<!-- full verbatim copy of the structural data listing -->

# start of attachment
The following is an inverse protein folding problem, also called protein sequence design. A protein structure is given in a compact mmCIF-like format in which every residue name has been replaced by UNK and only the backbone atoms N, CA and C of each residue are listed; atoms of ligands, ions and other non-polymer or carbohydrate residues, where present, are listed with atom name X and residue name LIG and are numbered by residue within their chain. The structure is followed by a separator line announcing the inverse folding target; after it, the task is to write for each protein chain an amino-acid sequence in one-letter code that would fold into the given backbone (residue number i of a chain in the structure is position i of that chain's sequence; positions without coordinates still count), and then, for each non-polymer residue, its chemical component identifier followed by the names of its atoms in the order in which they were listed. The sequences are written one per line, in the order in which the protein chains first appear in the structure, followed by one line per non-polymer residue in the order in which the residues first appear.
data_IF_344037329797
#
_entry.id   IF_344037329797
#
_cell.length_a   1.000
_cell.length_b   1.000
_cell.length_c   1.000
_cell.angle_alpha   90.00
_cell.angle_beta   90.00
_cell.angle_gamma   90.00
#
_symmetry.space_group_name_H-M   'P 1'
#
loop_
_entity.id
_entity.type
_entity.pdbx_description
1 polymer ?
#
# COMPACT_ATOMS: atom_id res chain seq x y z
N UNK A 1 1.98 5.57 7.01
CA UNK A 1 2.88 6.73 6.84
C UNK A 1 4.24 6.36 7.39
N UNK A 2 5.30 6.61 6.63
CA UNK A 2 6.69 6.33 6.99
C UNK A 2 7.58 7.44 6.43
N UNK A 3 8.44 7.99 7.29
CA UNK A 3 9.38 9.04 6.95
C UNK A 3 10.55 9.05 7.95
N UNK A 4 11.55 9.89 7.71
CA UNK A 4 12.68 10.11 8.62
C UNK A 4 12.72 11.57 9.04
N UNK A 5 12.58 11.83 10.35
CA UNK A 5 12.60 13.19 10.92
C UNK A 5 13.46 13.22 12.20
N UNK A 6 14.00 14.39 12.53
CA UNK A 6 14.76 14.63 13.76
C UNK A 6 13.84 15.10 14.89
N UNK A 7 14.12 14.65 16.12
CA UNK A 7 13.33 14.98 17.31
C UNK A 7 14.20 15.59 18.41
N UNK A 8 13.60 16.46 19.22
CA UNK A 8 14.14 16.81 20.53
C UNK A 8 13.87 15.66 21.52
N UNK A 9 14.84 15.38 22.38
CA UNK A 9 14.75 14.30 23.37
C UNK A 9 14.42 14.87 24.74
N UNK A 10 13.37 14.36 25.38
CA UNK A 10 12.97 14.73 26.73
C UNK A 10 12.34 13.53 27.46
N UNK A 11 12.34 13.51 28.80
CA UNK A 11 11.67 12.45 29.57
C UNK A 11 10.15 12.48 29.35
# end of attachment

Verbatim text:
The following is an inverse protein folding problem, also called protein sequence design. A protein structure is given in a compact mmCIF-like format in which every residue name has been replaced by UNK and only the backbone atoms N, CA and C of each residue are listed; atoms of ligands, ions and other non-polymer or carbohydrate residues, where present, are listed with atom name X and residue name LIG and are numbered by residue within their chain. The structure is followed by a separator line announcing the inverse folding target; after it, the task is to write for each protein chain an amino-acid sequence in one-letter code that would fold into the given backbone (residue number i of a chain in the structure is position i of that chain's sequence; positions without coordinates still count), and then, for each non-polymer residue, its chemical component identifier followed by the names of its atoms in the order in which they were listed. The sequences are written one per line, in the order in which the protein chains first appear in the structure, followed by one line per non-polymer residue in the order in which the residues first appear.
data_IF_344037329797
#
_entry.id   IF_344037329797
#
_cell.length_a   1.000
_cell.length_b   1.000
_cell.length_c   1.000
_cell.angle_alpha   90.00
_cell.angle_beta   90.00
_cell.angle_gamma   90.00
#
_symmetry.space_group_name_H-M   'P 1'
#
loop_
_entity.id
_entity.type
_entity.pdbx_description
1 polymer ?
#
# COMPACT_ATOMS: atom_id res chain seq x y z
N UNK A 1 1.98 5.57 7.01
CA UNK A 1 2.88 6.73 6.84
C UNK A 1 4.24 6.36 7.39
N UNK A 2 5.30 6.61 6.63
CA UNK A 2 6.69 6.33 6.99
C UNK A 2 7.58 7.44 6.43
N UNK A 3 8.44 7.99 7.29
CA UNK A 3 9.38 9.04 6.95
C UNK A 3 10.55 9.05 7.95
N UNK A 4 11.55 9.89 7.71
CA UNK A 4 12.68 10.11 8.62
C UNK A 4 12.72 11.57 9.04
N UNK A 5 12.58 11.83 10.35
CA UNK A 5 12.60 13.19 10.92
C UNK A 5 13.46 13.22 12.20
N UNK A 6 14.00 14.39 12.53
CA UNK A 6 14.76 14.63 13.76
C UNK A 6 13.84 15.10 14.89
N UNK A 7 14.12 14.65 16.12
CA UNK A 7 13.33 14.98 17.31
C UNK A 7 14.20 15.59 18.41
N UNK A 8 13.60 16.46 19.22
CA UNK A 8 14.14 16.81 20.53
C UNK A 8 13.87 15.66 21.52
N UNK A 9 14.84 15.38 22.38
CA UNK A 9 14.75 14.30 23.37
C UNK A 9 14.42 14.87 24.74
N UNK A 10 13.37 14.36 25.38
CA UNK A 10 12.97 14.73 26.73
C UNK A 10 12.34 13.53 27.46
N UNK A 11 12.34 13.51 28.80
CA UNK A 11 11.67 12.45 29.57
C UNK A 11 10.15 12.48 29.35